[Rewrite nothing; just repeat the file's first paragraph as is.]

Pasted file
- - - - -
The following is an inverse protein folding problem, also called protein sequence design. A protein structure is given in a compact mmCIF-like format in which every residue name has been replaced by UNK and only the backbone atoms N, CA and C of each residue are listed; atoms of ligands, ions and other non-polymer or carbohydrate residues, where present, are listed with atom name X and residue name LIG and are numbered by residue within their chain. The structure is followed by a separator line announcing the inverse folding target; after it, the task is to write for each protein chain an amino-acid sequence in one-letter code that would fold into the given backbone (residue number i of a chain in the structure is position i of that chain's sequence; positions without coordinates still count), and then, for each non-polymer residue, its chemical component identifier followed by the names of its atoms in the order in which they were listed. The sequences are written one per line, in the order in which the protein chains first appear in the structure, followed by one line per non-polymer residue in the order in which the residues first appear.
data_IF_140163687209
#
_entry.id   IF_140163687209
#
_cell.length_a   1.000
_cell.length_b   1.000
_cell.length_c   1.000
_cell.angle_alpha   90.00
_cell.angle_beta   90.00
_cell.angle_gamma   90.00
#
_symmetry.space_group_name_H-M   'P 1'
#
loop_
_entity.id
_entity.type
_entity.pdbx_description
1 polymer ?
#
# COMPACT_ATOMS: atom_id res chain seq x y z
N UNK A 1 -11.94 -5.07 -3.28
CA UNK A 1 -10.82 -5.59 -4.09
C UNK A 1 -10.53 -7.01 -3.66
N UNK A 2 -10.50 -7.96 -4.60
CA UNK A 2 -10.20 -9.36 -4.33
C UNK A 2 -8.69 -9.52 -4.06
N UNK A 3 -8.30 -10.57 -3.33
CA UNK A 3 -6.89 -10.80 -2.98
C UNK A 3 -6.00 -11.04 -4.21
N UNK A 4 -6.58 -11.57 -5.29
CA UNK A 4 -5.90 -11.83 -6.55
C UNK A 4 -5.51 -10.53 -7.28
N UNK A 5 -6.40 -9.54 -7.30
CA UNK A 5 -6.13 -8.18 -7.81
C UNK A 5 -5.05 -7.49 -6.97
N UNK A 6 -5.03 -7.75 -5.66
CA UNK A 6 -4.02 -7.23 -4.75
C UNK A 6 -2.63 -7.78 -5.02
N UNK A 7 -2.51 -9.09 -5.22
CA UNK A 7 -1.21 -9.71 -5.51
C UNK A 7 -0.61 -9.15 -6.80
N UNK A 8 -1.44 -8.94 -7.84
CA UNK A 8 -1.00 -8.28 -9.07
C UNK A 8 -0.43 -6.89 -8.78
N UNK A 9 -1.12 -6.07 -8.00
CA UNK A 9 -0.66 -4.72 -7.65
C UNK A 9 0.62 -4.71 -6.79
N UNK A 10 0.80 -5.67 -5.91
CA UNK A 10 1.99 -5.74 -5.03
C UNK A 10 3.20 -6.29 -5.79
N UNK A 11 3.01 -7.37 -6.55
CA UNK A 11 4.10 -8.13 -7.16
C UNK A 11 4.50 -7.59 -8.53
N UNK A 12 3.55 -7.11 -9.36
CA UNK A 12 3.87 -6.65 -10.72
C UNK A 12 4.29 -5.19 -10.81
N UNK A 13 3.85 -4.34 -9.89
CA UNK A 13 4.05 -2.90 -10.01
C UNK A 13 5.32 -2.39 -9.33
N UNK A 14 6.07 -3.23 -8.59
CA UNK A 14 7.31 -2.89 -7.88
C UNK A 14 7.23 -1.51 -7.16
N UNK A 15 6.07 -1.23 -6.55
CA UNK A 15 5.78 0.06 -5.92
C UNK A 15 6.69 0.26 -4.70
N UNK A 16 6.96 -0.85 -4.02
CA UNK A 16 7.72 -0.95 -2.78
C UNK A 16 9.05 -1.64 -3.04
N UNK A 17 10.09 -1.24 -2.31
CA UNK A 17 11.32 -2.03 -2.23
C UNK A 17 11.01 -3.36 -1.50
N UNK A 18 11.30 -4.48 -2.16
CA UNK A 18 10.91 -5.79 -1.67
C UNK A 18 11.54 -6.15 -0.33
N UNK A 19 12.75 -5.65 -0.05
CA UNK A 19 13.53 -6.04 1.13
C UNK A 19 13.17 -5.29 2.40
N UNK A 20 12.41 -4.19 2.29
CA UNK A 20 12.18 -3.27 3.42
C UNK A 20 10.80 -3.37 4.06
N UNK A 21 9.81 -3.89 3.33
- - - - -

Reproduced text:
The following is an inverse protein folding problem, also called protein sequence design. A protein structure is given in a compact mmCIF-like format in which every residue name has been replaced by UNK and only the backbone atoms N, CA and C of each residue are listed; atoms of ligands, ions and other non-polymer or carbohydrate residues, where present, are listed with atom name X and residue name LIG and are numbered by residue within their chain. The structure is followed by a separator line announcing the inverse folding target; after it, the task is to write for each protein chain an amino-acid sequence in one-letter code that would fold into the given backbone (residue number i of a chain in the structure is position i of that chain's sequence; positions without coordinates still count), and then, for each non-polymer residue, its chemical component identifier followed by the names of its atoms in the order in which they were listed. The sequences are written one per line, in the order in which the protein chains first appear in the structure, followed by one line per non-polymer residue in the order in which the residues first appear.